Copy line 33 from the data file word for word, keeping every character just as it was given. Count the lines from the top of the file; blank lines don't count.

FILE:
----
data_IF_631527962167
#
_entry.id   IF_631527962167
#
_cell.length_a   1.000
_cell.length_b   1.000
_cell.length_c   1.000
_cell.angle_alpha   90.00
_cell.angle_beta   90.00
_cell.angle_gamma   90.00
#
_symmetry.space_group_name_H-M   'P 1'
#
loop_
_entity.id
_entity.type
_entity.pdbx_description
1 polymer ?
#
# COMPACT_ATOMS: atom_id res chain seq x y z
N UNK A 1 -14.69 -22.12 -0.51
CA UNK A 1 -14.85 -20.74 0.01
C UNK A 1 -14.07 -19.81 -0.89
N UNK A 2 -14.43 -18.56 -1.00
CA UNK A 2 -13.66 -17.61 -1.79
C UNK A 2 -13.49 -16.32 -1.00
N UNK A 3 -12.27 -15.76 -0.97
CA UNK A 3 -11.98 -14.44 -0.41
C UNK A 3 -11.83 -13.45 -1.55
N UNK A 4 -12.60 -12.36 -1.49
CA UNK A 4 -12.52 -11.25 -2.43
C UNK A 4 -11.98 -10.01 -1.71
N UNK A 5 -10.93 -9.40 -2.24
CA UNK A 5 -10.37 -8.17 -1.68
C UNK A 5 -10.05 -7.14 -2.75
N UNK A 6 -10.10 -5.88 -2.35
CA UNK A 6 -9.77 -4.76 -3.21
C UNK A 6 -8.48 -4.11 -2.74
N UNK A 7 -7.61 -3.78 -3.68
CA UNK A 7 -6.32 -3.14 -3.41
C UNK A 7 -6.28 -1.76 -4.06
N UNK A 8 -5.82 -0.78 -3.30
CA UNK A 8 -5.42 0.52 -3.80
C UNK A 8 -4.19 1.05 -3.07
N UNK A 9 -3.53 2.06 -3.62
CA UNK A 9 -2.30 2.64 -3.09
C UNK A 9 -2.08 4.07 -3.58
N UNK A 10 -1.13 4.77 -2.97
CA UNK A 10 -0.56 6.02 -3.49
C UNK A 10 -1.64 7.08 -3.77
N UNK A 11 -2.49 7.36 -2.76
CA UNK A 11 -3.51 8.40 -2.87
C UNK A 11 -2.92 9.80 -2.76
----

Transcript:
N UNK A 5 -10.93 -9.40 -2.24